Adverse outcomes associated with inappropriate drug use in nursing homes

Matthew Perri, Ajit M Menon, Aparna D Deshpande, Shashank B Shinde, Rong Jiang, James W Cooper, Christopher L Cook, Samuel C Griffin, Robyn A Lorys
Annals of Pharmacotherapy 2005, 39 (3): 405-11

BACKGROUND: Little empirical evidence exists regarding the influence and outcomes of inappropriate medication use among elderly nursing home residents.

OBJECTIVE: To identify the prevalence of inappropriate medication use among elderly patients in Georgia nursing homes using the Beers criteria and identify the relationship between inappropriate drug use and the likelihood of an adverse health outcome.

METHODS: A cohort design was used to review 1117 patient medical records in 15 Georgia nursing homes with a high risk of polypharmacy. Prevalence of inappropriate medication use among elderly patients, as defined by the Beers criteria, was estimated. The adverse health outcomes of hospitalizations, emergency department visits, or deaths were identified from Medicaid claims data.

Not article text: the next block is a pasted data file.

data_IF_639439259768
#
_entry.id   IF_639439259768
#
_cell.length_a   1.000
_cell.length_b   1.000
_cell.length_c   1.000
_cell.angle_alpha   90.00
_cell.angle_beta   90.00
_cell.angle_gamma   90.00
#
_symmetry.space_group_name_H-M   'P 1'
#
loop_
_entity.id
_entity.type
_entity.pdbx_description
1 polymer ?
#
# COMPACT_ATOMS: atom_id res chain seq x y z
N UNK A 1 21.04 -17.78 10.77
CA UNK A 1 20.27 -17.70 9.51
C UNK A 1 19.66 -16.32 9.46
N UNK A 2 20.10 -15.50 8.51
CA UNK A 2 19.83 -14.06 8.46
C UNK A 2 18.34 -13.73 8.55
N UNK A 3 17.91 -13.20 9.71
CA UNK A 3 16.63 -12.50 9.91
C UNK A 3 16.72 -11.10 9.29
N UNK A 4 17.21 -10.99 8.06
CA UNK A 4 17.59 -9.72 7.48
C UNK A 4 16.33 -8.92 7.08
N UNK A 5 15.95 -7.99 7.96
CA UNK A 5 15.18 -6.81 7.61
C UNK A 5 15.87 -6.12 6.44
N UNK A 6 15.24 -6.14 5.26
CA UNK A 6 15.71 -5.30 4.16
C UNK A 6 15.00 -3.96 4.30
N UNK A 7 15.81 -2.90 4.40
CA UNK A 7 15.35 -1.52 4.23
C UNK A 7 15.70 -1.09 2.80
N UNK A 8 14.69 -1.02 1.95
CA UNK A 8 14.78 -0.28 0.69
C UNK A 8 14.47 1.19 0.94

RESULTS: A total of 519 (46.5%) patients received at least one inappropriate medication and 143 (12.8%) patients experienced at least one adverse health outcome. Logistic regression revealed that the total number of medications taken (OR 1.139, 95% CI 1.105 to 1.173) significantly increased the likelihood of receiving an inappropriate drug, while having a diagnosis of "dementia" (OR 0.748, 95% CI 0.565 to 0.991) decreased the likelihood. Inappropriate medication use increased the likelihood of experiencing at least one adverse health outcome more than twofold (OR 2.34, 95% CI 1.61 to 3.40). Propoxyphene use alone was significantly associated with the occurrence of an adverse health outcome (OR 2.39, 95% CI 1.54 to 3.71).

CONCLUSIONS: Inappropriate drug use was common in our study cohort. Inappropriate use of medication in the elderly, particularly propoxyphene, is associated with a higher risk of adverse health outcomes.

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